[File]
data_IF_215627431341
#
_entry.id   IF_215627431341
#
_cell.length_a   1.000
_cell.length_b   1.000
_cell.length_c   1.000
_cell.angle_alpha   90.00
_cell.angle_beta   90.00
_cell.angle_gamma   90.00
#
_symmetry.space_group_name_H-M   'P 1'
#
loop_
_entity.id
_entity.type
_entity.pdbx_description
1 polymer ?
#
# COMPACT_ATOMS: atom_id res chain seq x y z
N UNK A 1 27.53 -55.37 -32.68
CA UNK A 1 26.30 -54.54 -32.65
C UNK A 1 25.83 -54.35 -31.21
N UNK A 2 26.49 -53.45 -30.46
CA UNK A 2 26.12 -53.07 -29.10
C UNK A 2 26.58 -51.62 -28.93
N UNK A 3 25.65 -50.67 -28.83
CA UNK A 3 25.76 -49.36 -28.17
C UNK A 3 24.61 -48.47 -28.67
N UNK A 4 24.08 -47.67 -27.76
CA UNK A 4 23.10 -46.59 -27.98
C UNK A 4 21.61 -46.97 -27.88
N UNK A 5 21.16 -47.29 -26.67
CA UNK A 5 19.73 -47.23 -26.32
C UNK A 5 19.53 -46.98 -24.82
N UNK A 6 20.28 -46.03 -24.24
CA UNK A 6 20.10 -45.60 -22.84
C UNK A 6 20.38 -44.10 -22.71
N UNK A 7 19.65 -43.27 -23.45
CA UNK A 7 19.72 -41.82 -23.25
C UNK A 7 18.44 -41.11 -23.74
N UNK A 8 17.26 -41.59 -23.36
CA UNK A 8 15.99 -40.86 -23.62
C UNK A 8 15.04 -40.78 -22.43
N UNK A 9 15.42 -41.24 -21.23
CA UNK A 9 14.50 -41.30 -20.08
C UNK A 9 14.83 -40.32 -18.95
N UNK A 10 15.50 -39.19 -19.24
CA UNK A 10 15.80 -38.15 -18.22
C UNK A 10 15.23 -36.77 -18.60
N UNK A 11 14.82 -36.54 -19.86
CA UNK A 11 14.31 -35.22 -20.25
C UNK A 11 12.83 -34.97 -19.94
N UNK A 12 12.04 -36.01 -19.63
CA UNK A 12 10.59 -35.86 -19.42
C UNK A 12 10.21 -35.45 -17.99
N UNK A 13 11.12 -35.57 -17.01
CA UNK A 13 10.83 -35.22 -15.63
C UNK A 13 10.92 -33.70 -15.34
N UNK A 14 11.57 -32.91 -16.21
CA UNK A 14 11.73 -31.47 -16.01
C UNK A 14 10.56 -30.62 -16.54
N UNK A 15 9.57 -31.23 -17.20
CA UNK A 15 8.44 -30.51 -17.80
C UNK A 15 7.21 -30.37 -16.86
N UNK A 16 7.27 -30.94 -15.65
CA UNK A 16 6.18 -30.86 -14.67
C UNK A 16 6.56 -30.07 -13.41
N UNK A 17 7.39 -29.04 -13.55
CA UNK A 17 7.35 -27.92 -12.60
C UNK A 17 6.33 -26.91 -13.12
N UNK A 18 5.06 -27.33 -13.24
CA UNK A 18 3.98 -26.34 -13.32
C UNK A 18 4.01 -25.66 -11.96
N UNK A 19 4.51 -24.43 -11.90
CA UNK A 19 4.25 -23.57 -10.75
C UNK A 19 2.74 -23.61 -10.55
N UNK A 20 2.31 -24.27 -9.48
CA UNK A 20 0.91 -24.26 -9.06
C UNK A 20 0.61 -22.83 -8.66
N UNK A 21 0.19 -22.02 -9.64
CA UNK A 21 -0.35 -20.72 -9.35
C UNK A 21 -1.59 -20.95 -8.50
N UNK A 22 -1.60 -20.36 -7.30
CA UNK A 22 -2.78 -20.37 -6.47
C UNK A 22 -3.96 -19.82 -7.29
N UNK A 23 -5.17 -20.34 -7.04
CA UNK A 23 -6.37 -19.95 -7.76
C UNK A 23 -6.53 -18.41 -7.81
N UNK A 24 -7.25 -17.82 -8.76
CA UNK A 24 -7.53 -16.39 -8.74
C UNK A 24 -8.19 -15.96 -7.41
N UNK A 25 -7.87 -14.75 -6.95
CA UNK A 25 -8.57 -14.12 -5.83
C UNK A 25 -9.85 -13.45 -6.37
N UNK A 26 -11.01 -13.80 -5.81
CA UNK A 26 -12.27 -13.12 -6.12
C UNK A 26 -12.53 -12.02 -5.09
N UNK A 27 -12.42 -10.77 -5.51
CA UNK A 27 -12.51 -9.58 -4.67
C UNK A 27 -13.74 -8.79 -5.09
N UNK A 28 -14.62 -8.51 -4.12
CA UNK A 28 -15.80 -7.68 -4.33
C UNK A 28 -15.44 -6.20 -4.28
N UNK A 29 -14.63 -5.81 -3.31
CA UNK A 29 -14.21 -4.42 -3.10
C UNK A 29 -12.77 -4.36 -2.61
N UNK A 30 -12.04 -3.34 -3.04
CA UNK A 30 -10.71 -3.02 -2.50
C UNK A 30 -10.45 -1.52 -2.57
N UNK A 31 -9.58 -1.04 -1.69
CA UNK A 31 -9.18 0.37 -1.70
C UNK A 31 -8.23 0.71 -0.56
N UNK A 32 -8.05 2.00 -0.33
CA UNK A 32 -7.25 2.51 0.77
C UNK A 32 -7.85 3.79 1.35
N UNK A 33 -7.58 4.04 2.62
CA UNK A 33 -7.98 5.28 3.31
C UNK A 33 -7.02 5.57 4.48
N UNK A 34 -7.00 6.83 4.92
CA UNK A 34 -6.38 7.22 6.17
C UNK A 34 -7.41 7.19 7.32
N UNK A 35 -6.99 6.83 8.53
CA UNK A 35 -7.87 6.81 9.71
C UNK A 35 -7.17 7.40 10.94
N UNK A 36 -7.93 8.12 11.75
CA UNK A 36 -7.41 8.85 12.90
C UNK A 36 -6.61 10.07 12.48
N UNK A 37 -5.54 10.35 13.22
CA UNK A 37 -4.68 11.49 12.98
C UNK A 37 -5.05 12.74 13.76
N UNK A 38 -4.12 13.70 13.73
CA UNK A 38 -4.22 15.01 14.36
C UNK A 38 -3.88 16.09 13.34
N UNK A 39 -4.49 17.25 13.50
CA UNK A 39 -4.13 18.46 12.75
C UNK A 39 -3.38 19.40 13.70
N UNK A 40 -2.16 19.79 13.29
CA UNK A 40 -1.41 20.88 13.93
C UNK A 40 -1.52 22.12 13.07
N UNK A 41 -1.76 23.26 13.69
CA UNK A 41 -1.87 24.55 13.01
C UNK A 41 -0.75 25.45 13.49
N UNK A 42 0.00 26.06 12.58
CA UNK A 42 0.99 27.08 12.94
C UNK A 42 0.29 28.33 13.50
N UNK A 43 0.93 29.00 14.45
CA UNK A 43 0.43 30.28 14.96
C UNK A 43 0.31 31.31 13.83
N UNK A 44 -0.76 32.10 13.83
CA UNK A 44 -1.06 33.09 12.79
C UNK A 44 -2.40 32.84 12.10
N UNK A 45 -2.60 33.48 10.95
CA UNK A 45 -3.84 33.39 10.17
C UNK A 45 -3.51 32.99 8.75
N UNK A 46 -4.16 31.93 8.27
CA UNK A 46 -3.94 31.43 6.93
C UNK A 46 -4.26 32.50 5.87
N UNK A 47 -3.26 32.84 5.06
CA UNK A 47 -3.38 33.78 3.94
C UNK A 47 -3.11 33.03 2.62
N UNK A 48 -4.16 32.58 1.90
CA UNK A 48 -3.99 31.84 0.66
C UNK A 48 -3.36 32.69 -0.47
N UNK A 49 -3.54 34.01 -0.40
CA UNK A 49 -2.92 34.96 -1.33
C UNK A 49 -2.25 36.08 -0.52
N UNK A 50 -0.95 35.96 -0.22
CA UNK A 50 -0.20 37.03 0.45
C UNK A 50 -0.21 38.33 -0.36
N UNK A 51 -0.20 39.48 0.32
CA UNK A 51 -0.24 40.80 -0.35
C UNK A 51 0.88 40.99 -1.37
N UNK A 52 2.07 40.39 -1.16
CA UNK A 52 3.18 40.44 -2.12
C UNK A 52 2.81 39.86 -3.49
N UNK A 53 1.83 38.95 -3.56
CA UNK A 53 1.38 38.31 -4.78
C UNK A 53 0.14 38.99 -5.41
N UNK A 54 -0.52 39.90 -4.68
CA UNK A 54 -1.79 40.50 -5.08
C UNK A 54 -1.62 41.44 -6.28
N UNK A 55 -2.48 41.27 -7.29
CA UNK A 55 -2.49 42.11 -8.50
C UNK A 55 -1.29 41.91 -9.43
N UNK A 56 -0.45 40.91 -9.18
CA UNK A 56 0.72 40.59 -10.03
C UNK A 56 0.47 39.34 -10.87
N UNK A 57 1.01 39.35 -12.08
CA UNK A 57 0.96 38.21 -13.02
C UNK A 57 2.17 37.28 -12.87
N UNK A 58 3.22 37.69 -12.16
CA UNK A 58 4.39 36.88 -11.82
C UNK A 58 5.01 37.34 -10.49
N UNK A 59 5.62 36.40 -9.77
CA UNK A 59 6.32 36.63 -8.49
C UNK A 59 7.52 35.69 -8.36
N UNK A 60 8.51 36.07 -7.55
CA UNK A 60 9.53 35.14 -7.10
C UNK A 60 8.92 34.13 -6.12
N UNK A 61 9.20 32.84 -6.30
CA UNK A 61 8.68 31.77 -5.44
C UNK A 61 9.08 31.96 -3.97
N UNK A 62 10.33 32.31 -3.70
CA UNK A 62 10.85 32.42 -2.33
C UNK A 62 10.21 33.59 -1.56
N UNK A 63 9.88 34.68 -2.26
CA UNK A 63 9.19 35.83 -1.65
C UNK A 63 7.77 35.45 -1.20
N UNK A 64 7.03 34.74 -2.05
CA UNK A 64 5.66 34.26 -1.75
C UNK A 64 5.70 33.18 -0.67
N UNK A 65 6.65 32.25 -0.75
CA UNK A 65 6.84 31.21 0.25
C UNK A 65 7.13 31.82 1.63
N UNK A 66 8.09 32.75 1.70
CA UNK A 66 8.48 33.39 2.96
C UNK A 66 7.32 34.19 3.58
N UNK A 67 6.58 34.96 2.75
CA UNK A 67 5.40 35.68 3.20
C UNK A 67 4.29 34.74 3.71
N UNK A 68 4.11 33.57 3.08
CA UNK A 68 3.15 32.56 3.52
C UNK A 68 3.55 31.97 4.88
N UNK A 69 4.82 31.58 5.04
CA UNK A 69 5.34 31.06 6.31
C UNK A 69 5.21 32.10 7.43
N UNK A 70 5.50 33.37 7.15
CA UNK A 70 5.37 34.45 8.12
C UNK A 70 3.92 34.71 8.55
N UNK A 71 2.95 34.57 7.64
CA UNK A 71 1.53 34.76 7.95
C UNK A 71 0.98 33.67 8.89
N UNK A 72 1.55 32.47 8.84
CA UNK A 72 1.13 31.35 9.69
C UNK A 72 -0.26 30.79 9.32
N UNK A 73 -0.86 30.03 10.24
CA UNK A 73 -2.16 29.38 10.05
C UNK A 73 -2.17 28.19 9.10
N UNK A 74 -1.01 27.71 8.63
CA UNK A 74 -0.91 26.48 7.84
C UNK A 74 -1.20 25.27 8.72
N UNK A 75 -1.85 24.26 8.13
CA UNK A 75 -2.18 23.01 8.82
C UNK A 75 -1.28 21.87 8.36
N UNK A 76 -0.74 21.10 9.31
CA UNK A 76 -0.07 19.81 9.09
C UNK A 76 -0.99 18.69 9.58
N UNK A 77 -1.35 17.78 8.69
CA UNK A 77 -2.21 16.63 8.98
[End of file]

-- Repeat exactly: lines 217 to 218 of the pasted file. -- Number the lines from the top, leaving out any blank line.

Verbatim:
CA UNK A 66 8.48 33.39 2.96
C UNK A 66 7.32 34.19 3.58